For many people, post-workout recovery includes a dose of fast-acting carbohydrates. But do you really need carbs as part of your post-workout meal for optimal gains?

I have a confession to make: I like to eat candy after I work out! If you've followed any of my diets, you already know I'm a big proponent of eating high-glycemic, fast-digesting carbs immediately after my workouts.

Aside from specific low-carb phases, most of the nutrition programs I write include post-workout carbs alongside supplements like protein, creatine, beta-alanine, carnitine, and betaine. I prefer dextrose as my post-workout carb source, which can be found in supplements like Post JYM, or in tasty sweets like Pixy Stix and gummy bears.

I've received a lot of questions lately about the importance of post-workout carbs. Some people are confused about how carbs factor into recovery and growth, while others worry that carbs will spur fat gain. If you're curious about the power of post-workout carbs, this article will help you understand their place in your recovery regimen.

Refuel Your Glycogen-Fast

The main reason to consume carbs post-workout is to replenish the muscle glycogen that you burned during your workout. As you train, your main fuel source is muscle glycogen. Glycogen is the storage form of glucose. It is composed of long strings of glucose molecules with numerous branches.

The glucose break from the glycogen chain as needed in order to generate ATP, which transports chemical energy and is crucial for muscle contractions. Research confirms that the best way to replenish muscle glycogen stores after workouts is to consume high-glycemic (fast-digesting) carbs as soon as possible.

Research confirms that the best way to replenish muscle glycogen stores after workouts is to consume high-glycemic (fast-digesting) carbs as soon as possible.

Some "experts" argue that during a typical weight-lifting workout, you don't burn up enough glycogen to be concerned about replenishing it. To that I say, "What?!" When you deplete any amount of muscle glycogen, you should be concerned with replacing it—especially if muscle growth is your main goal. If a trainer claims people don't need to worry about replenishing glycogen, then that trainer's workouts are very low-volume and very low-intensity, or they haven't done any research.

The research on glycogen usage during resistance training shows that workouts consisting of anywhere from 6-20 sets and lasting roughly 15-30 minutes in length deplete muscle glycogen levels by about 30-40 percent. Since my workouts last 60-90 minutes, force you to move rapidly between exercises, and use high-intensity training techniques like cardio acceleration and Tabata, they'll deplete your muscle glycogen levels by a good 60-75 percent.

Take your carb intake seriously and replenish your muscle glycogen stores. Not doing so is cheating your muscles and limiting recovery. In fact, delaying carb consumption by just 2 hours has been shown to reduce the rate of glycogen replenishment by 50 percent!

Even so, some experts argue that none of this matters for most people in the gym because some minimal evidence suggests that, whether you consume carbs immediately after training or two hours later, glycogen levels replenish themselves within 24 hours. Again, the evidence for this is weak. What we are sure of is that the quickest way to replenish muscle glycogen is to consume high-glycemic carbs immediately after a workout.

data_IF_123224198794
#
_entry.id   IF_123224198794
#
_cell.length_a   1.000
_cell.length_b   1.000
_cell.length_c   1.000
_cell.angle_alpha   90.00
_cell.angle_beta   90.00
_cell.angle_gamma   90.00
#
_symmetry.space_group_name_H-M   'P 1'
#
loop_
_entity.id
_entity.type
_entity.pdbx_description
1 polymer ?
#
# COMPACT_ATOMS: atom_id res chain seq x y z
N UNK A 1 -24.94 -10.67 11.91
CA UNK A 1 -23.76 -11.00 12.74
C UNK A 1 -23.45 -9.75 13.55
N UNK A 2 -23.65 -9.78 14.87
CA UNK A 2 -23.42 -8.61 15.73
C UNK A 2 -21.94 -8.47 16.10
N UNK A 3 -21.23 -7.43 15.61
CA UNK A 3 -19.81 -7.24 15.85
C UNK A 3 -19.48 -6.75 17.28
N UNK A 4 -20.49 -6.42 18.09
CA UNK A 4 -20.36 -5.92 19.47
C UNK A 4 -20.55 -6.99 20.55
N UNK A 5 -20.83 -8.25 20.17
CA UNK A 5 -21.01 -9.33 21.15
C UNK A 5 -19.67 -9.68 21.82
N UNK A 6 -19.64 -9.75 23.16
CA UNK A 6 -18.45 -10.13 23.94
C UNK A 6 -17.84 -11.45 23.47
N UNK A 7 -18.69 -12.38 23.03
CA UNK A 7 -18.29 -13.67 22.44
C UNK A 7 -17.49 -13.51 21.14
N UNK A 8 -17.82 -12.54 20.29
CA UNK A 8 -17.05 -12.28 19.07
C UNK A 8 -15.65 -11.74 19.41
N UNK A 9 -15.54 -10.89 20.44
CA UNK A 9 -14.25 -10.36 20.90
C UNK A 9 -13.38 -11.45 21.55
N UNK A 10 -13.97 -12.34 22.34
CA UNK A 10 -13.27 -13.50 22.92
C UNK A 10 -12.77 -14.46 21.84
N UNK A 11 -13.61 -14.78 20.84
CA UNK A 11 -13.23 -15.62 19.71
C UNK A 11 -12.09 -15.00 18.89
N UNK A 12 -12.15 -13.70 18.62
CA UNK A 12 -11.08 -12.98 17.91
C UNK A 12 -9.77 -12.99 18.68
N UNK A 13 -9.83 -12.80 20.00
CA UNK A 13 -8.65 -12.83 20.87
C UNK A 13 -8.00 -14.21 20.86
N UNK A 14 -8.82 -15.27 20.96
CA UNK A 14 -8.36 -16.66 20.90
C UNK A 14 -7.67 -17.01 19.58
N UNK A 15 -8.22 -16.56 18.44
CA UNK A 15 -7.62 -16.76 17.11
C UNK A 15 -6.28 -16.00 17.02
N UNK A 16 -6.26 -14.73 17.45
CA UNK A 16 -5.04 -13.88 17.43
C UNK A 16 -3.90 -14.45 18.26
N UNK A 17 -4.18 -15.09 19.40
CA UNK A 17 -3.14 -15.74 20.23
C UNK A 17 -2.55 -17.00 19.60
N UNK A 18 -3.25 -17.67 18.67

Fully replenishing your muscle glycogen levels as quickly as possible after workouts is important for growth. Stored glycogen in muscle cells pulls water into those cells. This increases the muscle cell volume and therefore muscle fiber fullness.

Given that you gain a muscle pump during the workout, which also increases the amount of water in the muscle cells and therefore the volume of those cells, quickly replenishing muscle glycogen levels can help you maintain a higher muscle cell volume for a longer period. This can be important because evidence suggests that a greater muscle cell volume instigates changes in the muscle that lead to long-term muscle growth.

Another benefit of consuming carbs—especially high-glycemic carbs like dextrose—immediately after an intense workout is that you'll feel rejuvenated. Carbs can take you from feeling wiped out and lethargic after a brutal workout to energetic and well-fueled. Plus, eating high-glycemic carbs after a workout typically satisfies a massive craving for sugary or starchy carbs without a negative impact on your diet progress.

I often recommend gummy bears for post-workout carbs, which most people find very satisfying. As an added bonus, a post-gym gummy often helps people "bear" through strict dieting the rest of the day.

The Insulin Debate

Another benefit of high-glycemic carbs is the insulin spike that they deliver. While insulin is considered an anabolic hormone, its role in muscle growth is now often debated. While it was once believed to be a critical factor in initiating muscle protein synthesis and decreasing muscle breakdown, some evidence now suggests that insulin is not that critical for muscle growth. The delivery of adequate amino acids to muscle cells from substantial amounts of protein appears to be more critical.

Only recently has research compared the consumption of post-workout protein alone to the consumption of post-workout protein plus carbs. This research shows that, as far as protein synthesis is concerned, the addition of carbs to a protein shake does not boost muscle protein synthesis or decrease muscle protein breakdown to any greater extent than a protein-only shake.

But insulin is still important immediately after workouts. Insulin attaches to specific receptors on muscle cells. When this happens, it allows for glucose and amino acids, as well as creatine and carnitine, to be taken up by muscle cells. In fact, research shows that both creatine and carnitine are highly dependent on insulin to gain entry into muscle cells and provide benefits.

Since you should be taking these two supplements post workout, you will want to maximally spike insulin levels if muscle mass is your main goal. That being said, during periods of dieting when you have to slash all carbs—including post-workout carbs—a post-workout protein shake and BCAAs will adequately spike insulin to drive these supplements into your muscles.

Dextrose The Best Post-Workout Carb Source

Consuming pure glucose—also called dextrose—after a workout means the body doesn't need to digest it. Because post-workout glucose can be absorbed into the bloodstream almost as quickly as it's ingested, it gets to your spent muscles as rapidly as possible, resulting in the quickest and most complete replenishment of muscle glycogen. This will keep muscles stocked with ample glycogen for your next workout and pull water into your muscle cells, maximizing your muscle size.